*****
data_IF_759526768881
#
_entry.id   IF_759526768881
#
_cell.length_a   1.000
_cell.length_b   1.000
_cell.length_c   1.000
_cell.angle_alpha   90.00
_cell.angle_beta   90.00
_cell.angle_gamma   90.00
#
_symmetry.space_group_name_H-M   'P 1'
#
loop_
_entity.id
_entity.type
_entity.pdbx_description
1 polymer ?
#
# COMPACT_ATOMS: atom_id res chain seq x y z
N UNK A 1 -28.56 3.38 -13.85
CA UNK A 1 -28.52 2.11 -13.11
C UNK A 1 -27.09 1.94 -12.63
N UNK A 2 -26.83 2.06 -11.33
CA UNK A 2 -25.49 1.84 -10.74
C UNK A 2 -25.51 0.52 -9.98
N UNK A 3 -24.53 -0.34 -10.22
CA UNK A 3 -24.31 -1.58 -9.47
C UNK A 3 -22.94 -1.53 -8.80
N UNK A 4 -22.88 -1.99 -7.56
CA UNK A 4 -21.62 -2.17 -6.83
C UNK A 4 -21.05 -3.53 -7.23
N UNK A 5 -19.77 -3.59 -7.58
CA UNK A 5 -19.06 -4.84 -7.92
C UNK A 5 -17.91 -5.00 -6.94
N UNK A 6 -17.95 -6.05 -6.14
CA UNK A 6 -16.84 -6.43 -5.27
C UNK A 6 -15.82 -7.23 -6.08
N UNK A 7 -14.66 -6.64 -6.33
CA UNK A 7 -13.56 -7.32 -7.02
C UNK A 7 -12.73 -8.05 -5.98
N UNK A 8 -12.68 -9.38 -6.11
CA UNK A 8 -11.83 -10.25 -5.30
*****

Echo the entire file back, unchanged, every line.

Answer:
data_IF_759526768881
#
_entry.id   IF_759526768881
#
_cell.length_a   1.000
_cell.length_b   1.000
_cell.length_c   1.000
_cell.angle_alpha   90.00
_cell.angle_beta   90.00
_cell.angle_gamma   90.00
#
_symmetry.space_group_name_H-M   'P 1'
#
loop_
_entity.id
_entity.type
_entity.pdbx_description
1 polymer ?
#
# COMPACT_ATOMS: atom_id res chain seq x y z
N UNK A 1 -28.56 3.38 -13.85
CA UNK A 1 -28.52 2.11 -13.11
C UNK A 1 -27.09 1.94 -12.63
N UNK A 2 -26.83 2.06 -11.33
CA UNK A 2 -25.49 1.84 -10.74
C UNK A 2 -25.51 0.52 -9.98
N UNK A 3 -24.53 -0.34 -10.22
CA UNK A 3 -24.31 -1.58 -9.47
C UNK A 3 -22.94 -1.53 -8.80
N UNK A 4 -22.88 -1.99 -7.56
CA UNK A 4 -21.62 -2.17 -6.83
C UNK A 4 -21.05 -3.53 -7.23
N UNK A 5 -19.77 -3.59 -7.58
CA UNK A 5 -19.06 -4.84 -7.92
C UNK A 5 -17.91 -5.00 -6.94
N UNK A 6 -17.95 -6.05 -6.14
CA UNK A 6 -16.84 -6.43 -5.27
C UNK A 6 -15.82 -7.23 -6.08
N UNK A 7 -14.66 -6.64 -6.33
CA UNK A 7 -13.56 -7.32 -7.02
C UNK A 7 -12.73 -8.05 -5.98
N UNK A 8 -12.68 -9.38 -6.11
CA UNK A 8 -11.83 -10.25 -5.30